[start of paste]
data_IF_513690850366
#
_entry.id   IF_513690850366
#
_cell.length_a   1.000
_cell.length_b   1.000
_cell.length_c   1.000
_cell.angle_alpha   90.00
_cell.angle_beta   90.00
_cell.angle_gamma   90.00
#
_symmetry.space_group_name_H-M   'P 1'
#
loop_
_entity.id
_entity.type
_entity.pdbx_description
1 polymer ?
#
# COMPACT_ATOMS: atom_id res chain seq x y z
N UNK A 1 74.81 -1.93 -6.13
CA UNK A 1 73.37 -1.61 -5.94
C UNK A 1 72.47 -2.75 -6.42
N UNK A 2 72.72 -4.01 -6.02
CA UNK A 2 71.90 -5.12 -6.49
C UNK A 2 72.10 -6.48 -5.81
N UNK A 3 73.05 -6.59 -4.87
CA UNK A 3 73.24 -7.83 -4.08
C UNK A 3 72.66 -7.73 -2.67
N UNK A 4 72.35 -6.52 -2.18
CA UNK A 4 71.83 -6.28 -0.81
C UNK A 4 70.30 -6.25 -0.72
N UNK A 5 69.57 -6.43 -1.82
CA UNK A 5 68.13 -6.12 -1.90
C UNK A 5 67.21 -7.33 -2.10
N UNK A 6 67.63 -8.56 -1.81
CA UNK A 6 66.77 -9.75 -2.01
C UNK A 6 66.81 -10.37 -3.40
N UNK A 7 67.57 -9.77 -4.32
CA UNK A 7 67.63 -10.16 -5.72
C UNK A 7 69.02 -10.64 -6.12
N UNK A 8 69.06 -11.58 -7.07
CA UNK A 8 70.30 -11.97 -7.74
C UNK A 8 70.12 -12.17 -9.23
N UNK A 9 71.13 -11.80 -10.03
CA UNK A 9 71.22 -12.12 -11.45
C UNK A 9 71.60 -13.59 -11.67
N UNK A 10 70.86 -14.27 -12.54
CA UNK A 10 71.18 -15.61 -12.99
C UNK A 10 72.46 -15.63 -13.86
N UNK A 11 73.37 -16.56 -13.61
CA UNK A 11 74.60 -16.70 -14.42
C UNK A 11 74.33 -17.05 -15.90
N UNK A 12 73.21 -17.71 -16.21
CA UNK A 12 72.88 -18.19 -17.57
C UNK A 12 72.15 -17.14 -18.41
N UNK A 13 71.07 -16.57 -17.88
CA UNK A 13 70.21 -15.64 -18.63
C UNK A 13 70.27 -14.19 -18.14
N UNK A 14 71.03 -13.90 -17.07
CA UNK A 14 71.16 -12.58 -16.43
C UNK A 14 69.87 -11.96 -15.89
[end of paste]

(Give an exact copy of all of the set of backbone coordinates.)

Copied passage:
data_IF_513690850366
#
_entry.id   IF_513690850366
#
_cell.length_a   1.000
_cell.length_b   1.000
_cell.length_c   1.000
_cell.angle_alpha   90.00
_cell.angle_beta   90.00
_cell.angle_gamma   90.00
#
_symmetry.space_group_name_H-M   'P 1'
#
loop_
_entity.id
_entity.type
_entity.pdbx_description
1 polymer ?
#
# COMPACT_ATOMS: atom_id res chain seq x y z
N UNK A 1 74.81 -1.93 -6.13
CA UNK A 1 73.37 -1.61 -5.94
C UNK A 1 72.47 -2.75 -6.42
N UNK A 2 72.72 -4.01 -6.02
CA UNK A 2 71.90 -5.12 -6.49
C UNK A 2 72.10 -6.48 -5.81
N UNK A 3 73.05 -6.59 -4.87
CA UNK A 3 73.24 -7.83 -4.08
C UNK A 3 72.66 -7.73 -2.67
N UNK A 4 72.35 -6.52 -2.18
CA UNK A 4 71.83 -6.28 -0.81
C UNK A 4 70.30 -6.25 -0.72
N UNK A 5 69.57 -6.43 -1.82
CA UNK A 5 68.13 -6.12 -1.90
C UNK A 5 67.21 -7.33 -2.10
N UNK A 6 67.63 -8.56 -1.81
CA UNK A 6 66.77 -9.75 -2.01
C UNK A 6 66.81 -10.37 -3.40
N UNK A 7 67.57 -9.77 -4.32
CA UNK A 7 67.63 -10.16 -5.72
C UNK A 7 69.02 -10.64 -6.12
N UNK A 8 69.06 -11.58 -7.07
CA UNK A 8 70.30 -11.97 -7.74
C UNK A 8 70.12 -12.17 -9.23
N UNK A 9 71.13 -11.80 -10.03
CA UNK A 9 71.22 -12.12 -11.45
C UNK A 9 71.60 -13.59 -11.67
N UNK A 10 70.86 -14.27 -12.54
CA UNK A 10 71.18 -15.61 -12.99
C UNK A 10 72.46 -15.63 -13.86
N UNK A 11 73.37 -16.56 -13.61
CA UNK A 11 74.60 -16.70 -14.42
C UNK A 11 74.33 -17.05 -15.90
N UNK A 12 73.21 -17.71 -16.21
CA UNK A 12 72.88 -18.19 -17.57
C UNK A 12 72.15 -17.14 -18.41
N UNK A 13 71.07 -16.57 -17.88
CA UNK A 13 70.21 -15.64 -18.63
C UNK A 13 70.27 -14.19 -18.14
N UNK A 14 71.03 -13.90 -17.07
CA UNK A 14 71.16 -12.58 -16.43
C UNK A 14 69.87 -11.96 -15.89